TextThe decoy: or, A practice of the Parliaments, by the perfidie of the Earle of Holland, to discover and destroy the loyall party: manifested by the whole conduct of the designe wherein the Lord Duke of Buckingham, the Earle of Peterbrorough, and the Lord Francis lately ingaged. And the manner and causes of the defeat given unto their party at Kingston, described.
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SeriesEarly English books online.
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(EEBO-TCP ; phase 2, no. A82270)

Transcribed from: (Early English Books Online ; image set 162003)

Images scanned from microfilm: (Thomason Tracts ; 72:E453[40])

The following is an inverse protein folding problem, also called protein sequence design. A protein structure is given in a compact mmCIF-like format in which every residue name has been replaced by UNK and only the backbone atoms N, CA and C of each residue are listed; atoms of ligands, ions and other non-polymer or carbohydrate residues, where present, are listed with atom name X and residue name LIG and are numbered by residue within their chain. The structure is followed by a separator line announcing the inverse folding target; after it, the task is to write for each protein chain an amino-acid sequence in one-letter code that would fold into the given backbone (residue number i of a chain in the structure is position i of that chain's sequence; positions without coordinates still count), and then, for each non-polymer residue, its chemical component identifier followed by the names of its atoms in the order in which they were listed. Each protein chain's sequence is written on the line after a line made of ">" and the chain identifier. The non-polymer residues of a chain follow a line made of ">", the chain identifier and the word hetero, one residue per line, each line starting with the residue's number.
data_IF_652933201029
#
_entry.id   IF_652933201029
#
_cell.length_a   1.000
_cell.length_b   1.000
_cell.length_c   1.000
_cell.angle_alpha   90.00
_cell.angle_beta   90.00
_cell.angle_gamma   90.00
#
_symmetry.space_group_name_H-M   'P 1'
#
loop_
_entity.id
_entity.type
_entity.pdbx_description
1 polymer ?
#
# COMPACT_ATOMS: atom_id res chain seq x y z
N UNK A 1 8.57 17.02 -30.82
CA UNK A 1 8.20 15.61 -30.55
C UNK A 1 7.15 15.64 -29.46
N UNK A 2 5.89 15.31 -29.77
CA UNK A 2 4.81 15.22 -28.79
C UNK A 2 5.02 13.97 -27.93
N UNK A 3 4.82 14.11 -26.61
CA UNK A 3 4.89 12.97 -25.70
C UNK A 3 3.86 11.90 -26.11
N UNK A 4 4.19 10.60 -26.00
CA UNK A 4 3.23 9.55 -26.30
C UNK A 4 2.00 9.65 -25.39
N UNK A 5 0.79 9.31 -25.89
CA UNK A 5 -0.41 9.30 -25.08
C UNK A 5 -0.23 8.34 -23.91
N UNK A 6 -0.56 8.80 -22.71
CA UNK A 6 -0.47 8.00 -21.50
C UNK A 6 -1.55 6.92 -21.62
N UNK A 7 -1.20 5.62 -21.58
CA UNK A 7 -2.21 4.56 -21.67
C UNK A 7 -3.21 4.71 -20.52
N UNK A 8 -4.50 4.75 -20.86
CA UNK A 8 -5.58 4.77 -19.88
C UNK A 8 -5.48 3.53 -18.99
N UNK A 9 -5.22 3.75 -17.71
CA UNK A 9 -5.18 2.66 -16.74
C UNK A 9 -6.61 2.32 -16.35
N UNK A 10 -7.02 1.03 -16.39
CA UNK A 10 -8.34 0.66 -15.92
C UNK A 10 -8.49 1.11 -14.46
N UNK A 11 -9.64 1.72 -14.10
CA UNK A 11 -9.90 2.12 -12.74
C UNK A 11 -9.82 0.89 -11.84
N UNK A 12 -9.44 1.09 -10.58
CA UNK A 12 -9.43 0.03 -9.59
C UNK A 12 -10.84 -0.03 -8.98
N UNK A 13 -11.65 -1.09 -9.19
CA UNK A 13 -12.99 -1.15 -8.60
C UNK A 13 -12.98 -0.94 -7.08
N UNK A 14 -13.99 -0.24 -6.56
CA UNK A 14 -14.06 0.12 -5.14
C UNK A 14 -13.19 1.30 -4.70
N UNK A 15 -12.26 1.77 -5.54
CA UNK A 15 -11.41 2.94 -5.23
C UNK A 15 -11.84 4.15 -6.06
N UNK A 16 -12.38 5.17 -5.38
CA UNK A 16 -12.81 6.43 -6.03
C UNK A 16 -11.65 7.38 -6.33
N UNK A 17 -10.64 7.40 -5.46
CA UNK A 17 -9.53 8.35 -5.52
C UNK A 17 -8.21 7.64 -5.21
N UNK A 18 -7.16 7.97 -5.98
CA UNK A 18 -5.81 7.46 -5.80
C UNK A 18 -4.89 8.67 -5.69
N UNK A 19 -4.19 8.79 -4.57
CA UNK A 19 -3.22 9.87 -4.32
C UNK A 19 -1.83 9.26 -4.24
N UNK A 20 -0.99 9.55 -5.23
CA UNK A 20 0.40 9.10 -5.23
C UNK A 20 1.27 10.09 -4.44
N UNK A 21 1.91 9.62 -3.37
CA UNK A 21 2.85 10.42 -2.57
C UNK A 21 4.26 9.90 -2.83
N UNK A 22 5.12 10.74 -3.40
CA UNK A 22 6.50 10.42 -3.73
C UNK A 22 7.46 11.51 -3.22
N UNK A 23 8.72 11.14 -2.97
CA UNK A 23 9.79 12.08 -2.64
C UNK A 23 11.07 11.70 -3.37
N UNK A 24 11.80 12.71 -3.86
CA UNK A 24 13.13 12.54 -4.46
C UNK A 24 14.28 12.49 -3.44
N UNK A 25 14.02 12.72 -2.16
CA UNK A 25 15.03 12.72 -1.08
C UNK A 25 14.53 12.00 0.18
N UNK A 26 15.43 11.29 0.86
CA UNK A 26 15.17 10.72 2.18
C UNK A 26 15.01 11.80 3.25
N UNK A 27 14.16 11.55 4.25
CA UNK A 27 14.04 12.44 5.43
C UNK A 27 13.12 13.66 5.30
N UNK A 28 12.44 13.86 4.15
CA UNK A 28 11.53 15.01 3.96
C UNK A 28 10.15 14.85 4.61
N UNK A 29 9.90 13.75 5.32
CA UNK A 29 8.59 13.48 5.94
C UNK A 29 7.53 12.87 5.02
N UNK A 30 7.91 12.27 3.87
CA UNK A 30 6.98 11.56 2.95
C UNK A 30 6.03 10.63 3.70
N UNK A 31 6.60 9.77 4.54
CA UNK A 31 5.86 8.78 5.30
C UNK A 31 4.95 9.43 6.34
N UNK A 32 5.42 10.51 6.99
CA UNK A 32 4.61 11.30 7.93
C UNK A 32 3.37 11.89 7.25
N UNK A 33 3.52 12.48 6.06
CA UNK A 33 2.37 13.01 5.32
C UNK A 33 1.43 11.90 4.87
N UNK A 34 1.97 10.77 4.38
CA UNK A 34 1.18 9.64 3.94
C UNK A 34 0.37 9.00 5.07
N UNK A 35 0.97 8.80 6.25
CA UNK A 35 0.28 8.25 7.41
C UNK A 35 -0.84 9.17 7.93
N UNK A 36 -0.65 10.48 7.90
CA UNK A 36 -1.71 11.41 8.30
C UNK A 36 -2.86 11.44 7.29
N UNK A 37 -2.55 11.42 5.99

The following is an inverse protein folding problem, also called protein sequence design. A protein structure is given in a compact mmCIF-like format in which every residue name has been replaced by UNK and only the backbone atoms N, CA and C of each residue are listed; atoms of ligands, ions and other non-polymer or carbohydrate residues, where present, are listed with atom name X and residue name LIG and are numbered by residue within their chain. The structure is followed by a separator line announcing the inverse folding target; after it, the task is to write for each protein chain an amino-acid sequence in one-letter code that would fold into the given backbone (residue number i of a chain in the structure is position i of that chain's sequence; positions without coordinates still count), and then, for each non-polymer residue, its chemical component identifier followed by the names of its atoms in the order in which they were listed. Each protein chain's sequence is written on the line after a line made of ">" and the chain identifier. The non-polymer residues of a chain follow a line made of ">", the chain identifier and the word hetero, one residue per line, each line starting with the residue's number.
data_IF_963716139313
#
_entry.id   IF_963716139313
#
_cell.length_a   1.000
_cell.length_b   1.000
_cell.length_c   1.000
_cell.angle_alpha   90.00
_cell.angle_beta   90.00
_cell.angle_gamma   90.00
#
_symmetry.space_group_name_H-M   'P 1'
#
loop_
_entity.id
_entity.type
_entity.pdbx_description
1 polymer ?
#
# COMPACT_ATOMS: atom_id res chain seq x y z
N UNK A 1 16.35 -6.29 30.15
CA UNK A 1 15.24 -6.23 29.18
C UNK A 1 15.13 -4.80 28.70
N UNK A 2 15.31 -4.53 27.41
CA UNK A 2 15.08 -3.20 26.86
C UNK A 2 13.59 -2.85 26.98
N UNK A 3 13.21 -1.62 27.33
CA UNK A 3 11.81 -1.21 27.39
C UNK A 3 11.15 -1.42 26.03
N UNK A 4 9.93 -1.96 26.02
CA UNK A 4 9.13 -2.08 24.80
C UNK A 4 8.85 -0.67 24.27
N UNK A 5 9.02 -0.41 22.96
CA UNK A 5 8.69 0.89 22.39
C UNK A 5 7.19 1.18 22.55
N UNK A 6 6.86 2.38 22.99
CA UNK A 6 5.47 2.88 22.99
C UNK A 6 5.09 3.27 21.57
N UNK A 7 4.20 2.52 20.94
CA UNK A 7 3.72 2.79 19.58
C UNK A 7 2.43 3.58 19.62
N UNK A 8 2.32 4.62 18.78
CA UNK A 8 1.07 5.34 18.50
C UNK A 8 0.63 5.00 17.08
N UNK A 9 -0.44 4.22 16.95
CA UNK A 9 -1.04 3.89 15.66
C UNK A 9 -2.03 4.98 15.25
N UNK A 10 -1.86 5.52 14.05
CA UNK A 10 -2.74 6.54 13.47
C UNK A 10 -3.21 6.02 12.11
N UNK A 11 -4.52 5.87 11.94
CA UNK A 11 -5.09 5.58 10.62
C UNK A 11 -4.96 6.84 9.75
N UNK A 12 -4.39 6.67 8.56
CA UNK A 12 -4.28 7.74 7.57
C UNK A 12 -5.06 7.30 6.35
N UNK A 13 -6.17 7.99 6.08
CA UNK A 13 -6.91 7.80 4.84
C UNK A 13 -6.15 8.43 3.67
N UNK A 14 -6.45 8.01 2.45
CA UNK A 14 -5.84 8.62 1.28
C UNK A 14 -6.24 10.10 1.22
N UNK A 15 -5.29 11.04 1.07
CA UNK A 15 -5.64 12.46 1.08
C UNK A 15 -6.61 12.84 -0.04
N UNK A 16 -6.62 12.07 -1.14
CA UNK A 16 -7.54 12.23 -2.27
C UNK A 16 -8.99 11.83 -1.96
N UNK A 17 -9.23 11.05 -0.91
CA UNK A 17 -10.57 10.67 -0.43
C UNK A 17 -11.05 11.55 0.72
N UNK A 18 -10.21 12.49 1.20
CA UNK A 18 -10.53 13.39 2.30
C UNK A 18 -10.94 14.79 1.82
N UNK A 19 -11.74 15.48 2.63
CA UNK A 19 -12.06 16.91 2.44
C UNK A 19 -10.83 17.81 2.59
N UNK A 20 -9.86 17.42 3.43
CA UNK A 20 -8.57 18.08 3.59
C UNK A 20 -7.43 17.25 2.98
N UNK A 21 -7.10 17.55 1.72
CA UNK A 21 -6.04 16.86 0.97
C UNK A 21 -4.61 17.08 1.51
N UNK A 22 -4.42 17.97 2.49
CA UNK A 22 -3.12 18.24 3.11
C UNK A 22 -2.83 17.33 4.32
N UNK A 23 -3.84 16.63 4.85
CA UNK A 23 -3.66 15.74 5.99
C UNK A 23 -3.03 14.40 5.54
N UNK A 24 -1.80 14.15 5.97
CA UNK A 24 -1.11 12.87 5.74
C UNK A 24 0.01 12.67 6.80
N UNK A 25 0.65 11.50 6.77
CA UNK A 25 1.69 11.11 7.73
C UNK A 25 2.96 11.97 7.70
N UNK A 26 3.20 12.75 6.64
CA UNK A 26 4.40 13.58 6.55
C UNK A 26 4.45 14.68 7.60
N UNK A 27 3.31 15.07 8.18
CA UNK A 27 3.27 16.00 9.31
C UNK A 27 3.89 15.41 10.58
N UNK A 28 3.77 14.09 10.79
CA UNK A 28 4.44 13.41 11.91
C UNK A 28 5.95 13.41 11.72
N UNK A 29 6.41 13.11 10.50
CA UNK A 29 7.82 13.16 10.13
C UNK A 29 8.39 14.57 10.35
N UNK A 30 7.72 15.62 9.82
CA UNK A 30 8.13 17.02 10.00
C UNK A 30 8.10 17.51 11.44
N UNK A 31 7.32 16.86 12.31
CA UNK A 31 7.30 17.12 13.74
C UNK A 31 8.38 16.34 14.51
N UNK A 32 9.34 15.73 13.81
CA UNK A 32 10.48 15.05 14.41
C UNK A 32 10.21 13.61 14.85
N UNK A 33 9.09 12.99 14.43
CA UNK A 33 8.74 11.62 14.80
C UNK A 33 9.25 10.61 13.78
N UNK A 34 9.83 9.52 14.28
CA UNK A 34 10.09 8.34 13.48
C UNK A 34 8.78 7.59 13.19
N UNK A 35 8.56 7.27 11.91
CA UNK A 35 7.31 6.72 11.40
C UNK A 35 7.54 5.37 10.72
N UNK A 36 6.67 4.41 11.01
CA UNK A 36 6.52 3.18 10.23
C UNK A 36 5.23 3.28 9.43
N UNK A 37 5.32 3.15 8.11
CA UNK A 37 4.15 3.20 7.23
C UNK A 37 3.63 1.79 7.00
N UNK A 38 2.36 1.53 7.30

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Bibliographic informationThe decoy: or, A practice of the Parliaments, by the perfidie of the Earle of Holland, to discover and destroy the loyall party: manifested by the whole conduct of the designe wherein the Lord Duke of Buckingham, the Earle of Peterbrorough, and the Lord Francis lately ingaged. And the manner and causes of the defeat given unto their party at Kingston, described. [2], 6 p. s.n.],[London :Printed in the yeer 1648.. (Annotation on Thomason copy: "July 24th".) (Reproduction of the original in the British Library.)
  • Holland, Henry Rich, -- Earl of, 1590-1649 -- Early works to 1800.
  • England and Wales. -- Parliament -- Early works to 1800.
  • Great Britain -- History -- Civil War, 1642-1649 -- Early works to 1800.

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ImprintAnn Arbor, MI ; Oxford (UK) : 2013-12 (EEBO-TCP Phase 2).
  • DLPS A82270